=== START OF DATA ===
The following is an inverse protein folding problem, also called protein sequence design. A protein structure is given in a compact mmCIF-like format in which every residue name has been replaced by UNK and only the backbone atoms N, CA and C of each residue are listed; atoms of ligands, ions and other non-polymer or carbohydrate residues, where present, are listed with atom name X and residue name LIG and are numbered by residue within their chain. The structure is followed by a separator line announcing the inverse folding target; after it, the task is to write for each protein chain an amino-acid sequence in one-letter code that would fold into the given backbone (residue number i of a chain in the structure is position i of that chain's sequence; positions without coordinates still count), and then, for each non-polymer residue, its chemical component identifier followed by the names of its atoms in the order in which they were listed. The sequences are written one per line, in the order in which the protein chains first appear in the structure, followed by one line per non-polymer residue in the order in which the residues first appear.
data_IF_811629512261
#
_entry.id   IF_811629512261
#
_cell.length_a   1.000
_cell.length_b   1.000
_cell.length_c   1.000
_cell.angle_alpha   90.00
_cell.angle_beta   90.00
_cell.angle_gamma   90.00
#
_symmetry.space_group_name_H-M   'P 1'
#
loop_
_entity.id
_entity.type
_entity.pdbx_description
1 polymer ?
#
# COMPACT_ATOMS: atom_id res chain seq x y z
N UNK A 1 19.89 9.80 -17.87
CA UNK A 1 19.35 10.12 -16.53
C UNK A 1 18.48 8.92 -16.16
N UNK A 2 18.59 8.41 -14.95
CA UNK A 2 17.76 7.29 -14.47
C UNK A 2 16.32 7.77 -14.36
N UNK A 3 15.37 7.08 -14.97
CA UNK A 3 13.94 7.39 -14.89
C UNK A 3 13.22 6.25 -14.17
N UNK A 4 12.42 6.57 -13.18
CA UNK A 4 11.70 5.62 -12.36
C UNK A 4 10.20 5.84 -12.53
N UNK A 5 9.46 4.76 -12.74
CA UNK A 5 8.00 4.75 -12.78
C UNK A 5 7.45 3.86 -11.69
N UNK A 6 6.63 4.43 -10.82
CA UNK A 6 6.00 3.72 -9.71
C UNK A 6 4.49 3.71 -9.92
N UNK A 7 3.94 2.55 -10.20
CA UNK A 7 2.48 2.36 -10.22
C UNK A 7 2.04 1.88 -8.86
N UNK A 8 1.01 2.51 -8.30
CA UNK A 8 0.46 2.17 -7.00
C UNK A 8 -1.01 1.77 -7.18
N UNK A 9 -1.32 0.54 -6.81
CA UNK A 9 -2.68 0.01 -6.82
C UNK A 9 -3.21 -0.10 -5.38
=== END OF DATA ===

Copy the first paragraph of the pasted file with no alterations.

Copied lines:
The following is an inverse protein folding problem, also called protein sequence design. A protein structure is given in a compact mmCIF-like format in which every residue name has been replaced by UNK and only the backbone atoms N, CA and C of each residue are listed; atoms of ligands, ions and other non-polymer or carbohydrate residues, where present, are listed with atom name X and residue name LIG and are numbered by residue within their chain. The structure is followed by a separator line announcing the inverse folding target; after it, the task is to write for each protein chain an amino-acid sequence in one-letter code that would fold into the given backbone (residue number i of a chain in the structure is position i of that chain's sequence; positions without coordinates still count), and then, for each non-polymer residue, its chemical component identifier followed by the names of its atoms in the order in which they were listed. The sequences are written one per line, in the order in which the protein chains first appear in the structure, followed by one line per non-polymer residue in the order in which the residues first appear.